Snarfyguy wrote:^^^ I'm interested in that. Does it debunk the Kerrigan/Harding narrative that was essentially that of a "good" girl vs. a trashy one? Or is the counter-narrative itself insufficiently nuanced? I guess I could read up on it, but what's your take?
The film's take is that she's neither good or bad. She has a very small role in the conspiracy, she doesn't want to hurt Nancy physically, and before the attack happens, ends up not very interested in the plan at all, instead focusing on practising rather than conspiring. She is at fault in a very minor way but it's mostly her idiot friend and abusive husband who end up dragging her down.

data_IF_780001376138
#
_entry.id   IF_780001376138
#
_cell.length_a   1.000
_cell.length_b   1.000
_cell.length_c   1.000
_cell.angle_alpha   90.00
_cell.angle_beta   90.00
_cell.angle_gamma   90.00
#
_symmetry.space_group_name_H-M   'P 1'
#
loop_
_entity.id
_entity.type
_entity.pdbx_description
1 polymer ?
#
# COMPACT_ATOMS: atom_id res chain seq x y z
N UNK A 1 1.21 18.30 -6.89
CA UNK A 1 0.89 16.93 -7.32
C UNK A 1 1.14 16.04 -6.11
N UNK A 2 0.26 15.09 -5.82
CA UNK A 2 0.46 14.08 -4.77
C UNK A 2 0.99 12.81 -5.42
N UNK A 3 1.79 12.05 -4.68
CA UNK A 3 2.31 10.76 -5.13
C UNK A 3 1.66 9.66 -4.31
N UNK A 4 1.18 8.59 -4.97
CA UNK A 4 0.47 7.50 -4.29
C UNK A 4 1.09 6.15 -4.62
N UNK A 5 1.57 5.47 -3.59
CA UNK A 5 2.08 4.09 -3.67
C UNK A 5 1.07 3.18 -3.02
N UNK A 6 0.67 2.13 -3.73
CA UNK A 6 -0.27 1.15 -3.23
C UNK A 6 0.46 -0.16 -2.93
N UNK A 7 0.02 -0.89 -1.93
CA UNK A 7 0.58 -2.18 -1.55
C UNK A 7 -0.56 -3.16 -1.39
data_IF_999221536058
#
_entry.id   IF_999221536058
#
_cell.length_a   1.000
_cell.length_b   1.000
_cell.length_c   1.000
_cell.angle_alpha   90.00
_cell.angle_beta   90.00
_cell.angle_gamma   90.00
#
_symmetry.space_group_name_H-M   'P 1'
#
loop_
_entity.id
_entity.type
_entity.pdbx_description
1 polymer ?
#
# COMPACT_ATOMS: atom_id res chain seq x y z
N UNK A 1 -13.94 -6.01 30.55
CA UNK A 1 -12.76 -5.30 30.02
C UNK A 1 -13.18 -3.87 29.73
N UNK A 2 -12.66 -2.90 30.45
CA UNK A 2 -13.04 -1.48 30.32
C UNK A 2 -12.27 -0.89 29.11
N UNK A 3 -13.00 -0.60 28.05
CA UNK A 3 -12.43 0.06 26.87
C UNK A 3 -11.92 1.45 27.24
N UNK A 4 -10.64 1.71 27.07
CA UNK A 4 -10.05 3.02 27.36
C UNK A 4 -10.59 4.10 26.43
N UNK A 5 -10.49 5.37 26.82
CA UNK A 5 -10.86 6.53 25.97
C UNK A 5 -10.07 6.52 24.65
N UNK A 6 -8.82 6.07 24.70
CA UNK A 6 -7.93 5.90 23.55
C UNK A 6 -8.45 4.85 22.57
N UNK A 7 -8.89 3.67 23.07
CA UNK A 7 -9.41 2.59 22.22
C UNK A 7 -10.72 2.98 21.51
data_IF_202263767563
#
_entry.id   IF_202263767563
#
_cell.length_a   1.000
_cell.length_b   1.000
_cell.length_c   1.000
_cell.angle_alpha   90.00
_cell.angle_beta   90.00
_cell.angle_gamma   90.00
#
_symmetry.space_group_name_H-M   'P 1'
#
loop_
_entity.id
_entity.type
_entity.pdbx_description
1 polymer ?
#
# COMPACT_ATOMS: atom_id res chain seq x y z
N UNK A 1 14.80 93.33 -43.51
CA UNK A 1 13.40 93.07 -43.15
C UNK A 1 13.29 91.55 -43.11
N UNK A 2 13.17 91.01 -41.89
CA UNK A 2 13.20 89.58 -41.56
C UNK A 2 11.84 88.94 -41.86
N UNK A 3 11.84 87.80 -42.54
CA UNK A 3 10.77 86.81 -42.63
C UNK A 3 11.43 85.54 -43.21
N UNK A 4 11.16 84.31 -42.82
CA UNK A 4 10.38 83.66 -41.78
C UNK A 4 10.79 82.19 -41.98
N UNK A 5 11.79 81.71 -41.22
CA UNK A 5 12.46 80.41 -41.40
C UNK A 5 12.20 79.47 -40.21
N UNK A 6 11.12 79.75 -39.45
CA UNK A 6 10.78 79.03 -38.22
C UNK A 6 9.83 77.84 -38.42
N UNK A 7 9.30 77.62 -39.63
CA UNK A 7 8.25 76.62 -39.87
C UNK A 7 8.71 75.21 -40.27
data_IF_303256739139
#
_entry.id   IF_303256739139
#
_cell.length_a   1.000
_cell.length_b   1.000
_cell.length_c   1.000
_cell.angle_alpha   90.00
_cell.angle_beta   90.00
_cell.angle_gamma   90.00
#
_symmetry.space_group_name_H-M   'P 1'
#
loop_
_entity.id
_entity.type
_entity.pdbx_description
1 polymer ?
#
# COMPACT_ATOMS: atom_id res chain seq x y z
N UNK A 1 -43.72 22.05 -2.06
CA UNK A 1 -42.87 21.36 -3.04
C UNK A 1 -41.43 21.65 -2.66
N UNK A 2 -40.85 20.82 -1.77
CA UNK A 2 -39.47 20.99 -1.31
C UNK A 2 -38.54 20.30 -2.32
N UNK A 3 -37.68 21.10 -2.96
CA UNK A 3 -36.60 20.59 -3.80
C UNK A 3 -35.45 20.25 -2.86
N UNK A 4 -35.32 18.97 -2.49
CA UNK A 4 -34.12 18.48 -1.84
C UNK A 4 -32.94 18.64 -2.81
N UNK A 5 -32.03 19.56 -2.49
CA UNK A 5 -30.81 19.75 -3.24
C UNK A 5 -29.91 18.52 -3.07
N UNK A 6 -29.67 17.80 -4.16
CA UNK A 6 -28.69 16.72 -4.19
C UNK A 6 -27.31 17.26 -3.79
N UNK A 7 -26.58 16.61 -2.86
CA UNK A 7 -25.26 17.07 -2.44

As for the good girl vs trashy girl narrative, the film simply shows that Tonya wants to be judged on her skating, not her image, and her taste and background is unfairly attacked by the institution and media.
I enjoyed the film a lot.
I also enjoyed these a lot:
The music's quite cheesy but what a colourful, creative, energetic film that celebrates life and being human. This is what I needed after a terrible January and February.
Like most Guillermo Del Toro's best films this is a perfect balance of the sublime and the ridiculous. I'll never look at egg-timers again in the same way.